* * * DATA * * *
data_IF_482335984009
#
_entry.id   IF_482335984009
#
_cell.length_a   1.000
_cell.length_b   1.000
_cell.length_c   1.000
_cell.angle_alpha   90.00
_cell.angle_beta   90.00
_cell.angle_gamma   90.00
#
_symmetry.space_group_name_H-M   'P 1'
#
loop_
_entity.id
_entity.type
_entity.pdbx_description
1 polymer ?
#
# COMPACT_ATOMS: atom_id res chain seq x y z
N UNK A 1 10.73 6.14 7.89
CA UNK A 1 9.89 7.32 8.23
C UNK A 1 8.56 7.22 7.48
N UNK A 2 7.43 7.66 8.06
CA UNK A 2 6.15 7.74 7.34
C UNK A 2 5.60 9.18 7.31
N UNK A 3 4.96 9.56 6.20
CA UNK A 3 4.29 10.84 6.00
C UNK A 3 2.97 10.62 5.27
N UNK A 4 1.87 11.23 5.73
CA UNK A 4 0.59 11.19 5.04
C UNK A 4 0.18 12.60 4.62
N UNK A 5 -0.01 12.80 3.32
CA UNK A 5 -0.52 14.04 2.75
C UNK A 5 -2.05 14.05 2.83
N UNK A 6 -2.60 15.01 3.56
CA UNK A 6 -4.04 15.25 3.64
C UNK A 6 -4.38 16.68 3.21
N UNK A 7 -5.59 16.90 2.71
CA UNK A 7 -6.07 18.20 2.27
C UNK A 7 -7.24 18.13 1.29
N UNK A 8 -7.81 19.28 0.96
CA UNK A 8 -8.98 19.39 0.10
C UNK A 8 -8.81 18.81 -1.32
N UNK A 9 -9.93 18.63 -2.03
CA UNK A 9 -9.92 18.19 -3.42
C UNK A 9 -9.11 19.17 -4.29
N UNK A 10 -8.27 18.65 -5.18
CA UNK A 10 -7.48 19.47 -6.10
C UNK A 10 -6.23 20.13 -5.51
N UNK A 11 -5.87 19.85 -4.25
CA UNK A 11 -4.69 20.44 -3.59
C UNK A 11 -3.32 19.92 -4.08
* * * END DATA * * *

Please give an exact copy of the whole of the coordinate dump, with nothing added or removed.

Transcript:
data_IF_482335984009
#
_entry.id   IF_482335984009
#
_cell.length_a   1.000
_cell.length_b   1.000
_cell.length_c   1.000
_cell.angle_alpha   90.00
_cell.angle_beta   90.00
_cell.angle_gamma   90.00
#
_symmetry.space_group_name_H-M   'P 1'
#
loop_
_entity.id
_entity.type
_entity.pdbx_description
1 polymer ?
#
# COMPACT_ATOMS: atom_id res chain seq x y z
N UNK A 1 10.73 6.14 7.89
CA UNK A 1 9.89 7.32 8.23
C UNK A 1 8.56 7.22 7.48
N UNK A 2 7.43 7.66 8.06
CA UNK A 2 6.15 7.74 7.34
C UNK A 2 5.60 9.18 7.31
N UNK A 3 4.96 9.56 6.20
CA UNK A 3 4.29 10.84 6.00
C UNK A 3 2.97 10.62 5.27
N UNK A 4 1.87 11.23 5.73
CA UNK A 4 0.59 11.19 5.04
C UNK A 4 0.18 12.60 4.62
N UNK A 5 -0.01 12.80 3.32
CA UNK A 5 -0.52 14.04 2.75
C UNK A 5 -2.05 14.05 2.83
N UNK A 6 -2.60 15.01 3.56
CA UNK A 6 -4.04 15.25 3.64
C UNK A 6 -4.38 16.68 3.21
N UNK A 7 -5.59 16.90 2.71
CA UNK A 7 -6.07 18.20 2.27
C UNK A 7 -7.24 18.13 1.29
N UNK A 8 -7.81 19.28 0.96
CA UNK A 8 -8.98 19.39 0.10
C UNK A 8 -8.81 18.81 -1.32
N UNK A 9 -9.93 18.63 -2.03
CA UNK A 9 -9.92 18.19 -3.42
C UNK A 9 -9.11 19.17 -4.29
N UNK A 10 -8.27 18.65 -5.18
CA UNK A 10 -7.48 19.47 -6.10
C UNK A 10 -6.23 20.13 -5.51
N UNK A 11 -5.87 19.85 -4.25
CA UNK A 11 -4.69 20.44 -3.59
C UNK A 11 -3.32 19.92 -4.08